• When FACTS opened, one of its founding organizations, Asian Americans United, already had a reputation among immigrant communities as a trustworthy resource and partner. Recruiting efforts included direct engagement with immigrant families in their resident neighborhoods. Over time, the school proved itself successful and parent demand rose quickly. In 2012-13, the school’s waiting list had over 400 students, including 140 hoping to enroll in kindergarten.
  • To evaluate each ELL student’s academic abilities, the school uses comprehensive assessment tools like:
    • a home language survey that captures nuanced information such as the dominant language for both father and mother;
    • a detailed assessment of state standardized test scores; and,
    • input from teachers, administrators, and parents.
  • ELL students are on a “flexible program model” customized to their individual needs and designed to integrate these students into general education classrooms as much as possible.
  • FACTS’s students are monitored for two years after they exit the ELL program. Additionally, to monitor its program’s overall success, FACTS conducts an annual evaluation based on students’ test scores and feedback from administrators, parents, teachers, and students.
  • FACTS translates the school’s application, flyers for events, and all notices sent to students’ homes. An interpreter language line service is available when parents call the school, and FACTS offers professional interpreters to ensure parents are able to participate fully for report card conferences and at school events.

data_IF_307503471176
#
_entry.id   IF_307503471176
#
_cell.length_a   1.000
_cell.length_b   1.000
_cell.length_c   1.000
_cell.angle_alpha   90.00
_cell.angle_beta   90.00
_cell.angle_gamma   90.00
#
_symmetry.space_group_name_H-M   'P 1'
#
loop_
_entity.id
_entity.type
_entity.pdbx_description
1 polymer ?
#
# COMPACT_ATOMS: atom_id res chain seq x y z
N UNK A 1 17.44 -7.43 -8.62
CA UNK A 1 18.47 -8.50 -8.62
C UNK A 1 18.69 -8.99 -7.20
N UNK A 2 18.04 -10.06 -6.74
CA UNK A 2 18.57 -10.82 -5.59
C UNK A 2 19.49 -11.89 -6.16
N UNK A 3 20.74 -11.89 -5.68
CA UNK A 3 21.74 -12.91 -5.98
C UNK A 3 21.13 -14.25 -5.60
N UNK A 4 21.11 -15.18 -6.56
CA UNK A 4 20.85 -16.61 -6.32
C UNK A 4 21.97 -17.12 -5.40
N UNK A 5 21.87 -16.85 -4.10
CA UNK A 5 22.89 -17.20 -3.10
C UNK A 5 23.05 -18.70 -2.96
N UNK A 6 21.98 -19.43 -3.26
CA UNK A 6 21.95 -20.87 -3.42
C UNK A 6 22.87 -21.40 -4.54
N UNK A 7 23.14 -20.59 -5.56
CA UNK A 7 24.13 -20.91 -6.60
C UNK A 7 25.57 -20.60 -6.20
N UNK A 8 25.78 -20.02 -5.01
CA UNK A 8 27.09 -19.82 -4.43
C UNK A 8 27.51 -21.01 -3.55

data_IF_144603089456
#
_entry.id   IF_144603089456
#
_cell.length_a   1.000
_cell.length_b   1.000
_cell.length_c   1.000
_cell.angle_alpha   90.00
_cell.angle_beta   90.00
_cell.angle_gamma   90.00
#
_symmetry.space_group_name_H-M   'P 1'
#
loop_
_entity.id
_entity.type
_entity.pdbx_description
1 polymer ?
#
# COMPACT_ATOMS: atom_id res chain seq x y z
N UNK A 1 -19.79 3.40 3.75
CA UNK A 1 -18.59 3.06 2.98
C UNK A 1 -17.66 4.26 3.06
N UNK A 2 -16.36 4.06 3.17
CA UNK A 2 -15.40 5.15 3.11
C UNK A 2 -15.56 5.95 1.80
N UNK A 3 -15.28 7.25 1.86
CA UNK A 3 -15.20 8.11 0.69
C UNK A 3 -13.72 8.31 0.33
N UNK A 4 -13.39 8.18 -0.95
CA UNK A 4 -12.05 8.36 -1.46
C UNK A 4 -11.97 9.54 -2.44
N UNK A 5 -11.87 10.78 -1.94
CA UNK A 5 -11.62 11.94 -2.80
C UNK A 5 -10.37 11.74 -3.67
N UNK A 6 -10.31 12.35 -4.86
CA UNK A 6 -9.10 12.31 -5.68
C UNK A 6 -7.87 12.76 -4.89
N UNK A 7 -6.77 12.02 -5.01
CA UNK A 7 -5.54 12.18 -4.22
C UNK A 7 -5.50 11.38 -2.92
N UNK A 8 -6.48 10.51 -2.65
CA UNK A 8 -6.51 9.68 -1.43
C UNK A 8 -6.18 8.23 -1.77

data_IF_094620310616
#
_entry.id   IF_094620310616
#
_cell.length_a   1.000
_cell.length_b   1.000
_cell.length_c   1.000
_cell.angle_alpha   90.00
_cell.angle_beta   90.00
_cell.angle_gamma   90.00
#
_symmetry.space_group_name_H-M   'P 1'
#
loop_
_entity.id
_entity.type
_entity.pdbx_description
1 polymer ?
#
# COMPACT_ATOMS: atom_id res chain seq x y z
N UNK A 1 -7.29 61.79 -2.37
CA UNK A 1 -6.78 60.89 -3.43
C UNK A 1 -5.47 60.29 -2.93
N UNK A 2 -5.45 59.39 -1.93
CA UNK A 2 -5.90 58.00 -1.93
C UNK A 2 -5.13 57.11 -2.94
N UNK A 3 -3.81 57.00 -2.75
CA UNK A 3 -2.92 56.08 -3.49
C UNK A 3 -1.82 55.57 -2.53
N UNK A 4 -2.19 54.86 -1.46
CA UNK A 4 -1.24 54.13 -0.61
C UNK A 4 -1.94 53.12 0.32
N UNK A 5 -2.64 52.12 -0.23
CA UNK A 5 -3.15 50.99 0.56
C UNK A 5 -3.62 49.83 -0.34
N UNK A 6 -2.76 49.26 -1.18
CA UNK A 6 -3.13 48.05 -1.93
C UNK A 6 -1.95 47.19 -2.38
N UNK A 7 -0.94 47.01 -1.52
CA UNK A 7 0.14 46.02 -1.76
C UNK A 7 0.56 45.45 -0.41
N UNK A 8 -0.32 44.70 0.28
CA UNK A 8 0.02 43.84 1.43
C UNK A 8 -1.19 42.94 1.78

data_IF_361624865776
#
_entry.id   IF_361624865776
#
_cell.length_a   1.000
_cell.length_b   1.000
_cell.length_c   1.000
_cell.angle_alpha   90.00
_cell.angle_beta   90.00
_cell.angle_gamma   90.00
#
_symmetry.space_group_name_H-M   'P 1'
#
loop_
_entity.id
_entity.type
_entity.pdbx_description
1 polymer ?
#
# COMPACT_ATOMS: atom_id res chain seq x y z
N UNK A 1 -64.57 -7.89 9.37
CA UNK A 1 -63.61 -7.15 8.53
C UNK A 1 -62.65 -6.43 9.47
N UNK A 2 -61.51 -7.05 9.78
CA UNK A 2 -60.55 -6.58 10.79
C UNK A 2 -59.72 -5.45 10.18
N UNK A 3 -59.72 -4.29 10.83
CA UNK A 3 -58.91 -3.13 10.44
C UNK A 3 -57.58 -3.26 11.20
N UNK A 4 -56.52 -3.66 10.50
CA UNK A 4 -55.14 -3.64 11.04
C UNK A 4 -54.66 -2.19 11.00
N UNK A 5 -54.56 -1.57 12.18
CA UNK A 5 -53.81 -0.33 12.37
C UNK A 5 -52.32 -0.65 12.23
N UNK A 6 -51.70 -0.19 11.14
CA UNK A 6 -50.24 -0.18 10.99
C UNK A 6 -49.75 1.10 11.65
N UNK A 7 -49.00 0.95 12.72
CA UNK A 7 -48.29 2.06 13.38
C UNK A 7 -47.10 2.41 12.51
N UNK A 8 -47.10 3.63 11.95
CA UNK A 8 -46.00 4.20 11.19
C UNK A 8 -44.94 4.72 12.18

FACTS is an excellent example of how charter schools have the ability to serve ELL students well. To learn more about the work of FACTS, visit http://www.factschool.org/.  To learn about other schools and best practices, view the toolkit here. This blog is excerpted from the National Alliance for Public Charter Schools’ recent publication, Serving English Language Learners:  A Toolkit for Public Charter Schools. Renita Thukral is vice president for legal affairs at the National Alliance for Public Charter Schools.
Pamela Davidson

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School Visit – Host Your Member of Congress

The start of the new school year is an ideal time to invite your Congressman or U.S. Senator to visit your school. Elected officials love visiting schools – and a school visit is the best way to highlight the positive impact of public charter schools. School visits are a critical step in building a relationship with your Congressman, because it helps them understand the connection between the federal policy decisions they make in Washington and what is happening back home. Finally, school visits are a great opportunity to establish yourself/organization/school as a resource to Congressmen and their staffs on public charter schools. There are numerous opportunities for inviting your Members of Congress to your public charter school, such as:
  • Back-to-school celebrations
  • Open houses
  • Host a “Meet your Elected Official(s)” event and invite your federal official(s) to speak to students during a civics class or student assembly
  • School play, band or choir concert
  • School fundraisers and canned food drives
  • School picnics, barbeques, carnivals, and festivals
  • End of the year ceremonies, celebrations, and/or graduations